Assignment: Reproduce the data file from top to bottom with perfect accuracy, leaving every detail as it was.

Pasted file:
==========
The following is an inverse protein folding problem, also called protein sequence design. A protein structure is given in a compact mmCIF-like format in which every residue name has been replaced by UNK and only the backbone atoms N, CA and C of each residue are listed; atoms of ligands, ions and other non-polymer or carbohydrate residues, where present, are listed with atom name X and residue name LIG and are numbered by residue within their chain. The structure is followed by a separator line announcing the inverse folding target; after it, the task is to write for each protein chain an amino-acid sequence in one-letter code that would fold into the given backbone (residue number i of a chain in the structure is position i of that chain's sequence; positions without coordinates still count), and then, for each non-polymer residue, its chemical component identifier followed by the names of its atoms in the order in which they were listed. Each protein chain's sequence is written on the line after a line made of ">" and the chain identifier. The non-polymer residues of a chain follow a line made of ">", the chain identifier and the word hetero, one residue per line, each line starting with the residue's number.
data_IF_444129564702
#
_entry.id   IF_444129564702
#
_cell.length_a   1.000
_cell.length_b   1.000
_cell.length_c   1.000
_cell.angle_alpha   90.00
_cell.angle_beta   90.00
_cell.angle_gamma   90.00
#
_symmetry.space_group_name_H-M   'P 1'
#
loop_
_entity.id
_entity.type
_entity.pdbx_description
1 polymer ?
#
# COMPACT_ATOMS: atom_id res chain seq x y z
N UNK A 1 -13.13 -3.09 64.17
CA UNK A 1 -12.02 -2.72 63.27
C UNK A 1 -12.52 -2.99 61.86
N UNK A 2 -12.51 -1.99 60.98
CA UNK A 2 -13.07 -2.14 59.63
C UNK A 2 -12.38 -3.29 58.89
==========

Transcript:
The following is an inverse protein folding problem, also called protein sequence design. A protein structure is given in a compact mmCIF-like format in which every residue name has been replaced by UNK and only the backbone atoms N, CA and C of each residue are listed; atoms of ligands, ions and other non-polymer or carbohydrate residues, where present, are listed with atom name X and residue name LIG and are numbered by residue within their chain. The structure is followed by a separator line announcing the inverse folding target; after it, the task is to write for each protein chain an amino-acid sequence in one-letter code that would fold into the given backbone (residue number i of a chain in the structure is position i of that chain's sequence; positions without coordinates still count), and then, for each non-polymer residue, its chemical component identifier followed by the names of its atoms in the order in which they were listed. Each protein chain's sequence is written on the line after a line made of ">" and the chain identifier. The non-polymer residues of a chain follow a line made of ">", the chain identifier and the word hetero, one residue per line, each line starting with the residue's number.
data_IF_444129564702
#
_entry.id   IF_444129564702
#
_cell.length_a   1.000
_cell.length_b   1.000
_cell.length_c   1.000
_cell.angle_alpha   90.00
_cell.angle_beta   90.00
_cell.angle_gamma   90.00
#
_symmetry.space_group_name_H-M   'P 1'
#
loop_
_entity.id
_entity.type
_entity.pdbx_description
1 polymer ?
#
# COMPACT_ATOMS: atom_id res chain seq x y z
N UNK A 1 -13.13 -3.09 64.17
CA UNK A 1 -12.02 -2.72 63.27
C UNK A 1 -12.52 -2.99 61.86
N UNK A 2 -12.51 -1.99 60.98
CA UNK A 2 -13.07 -2.14 59.63
C UNK A 2 -12.38 -3.29 58.89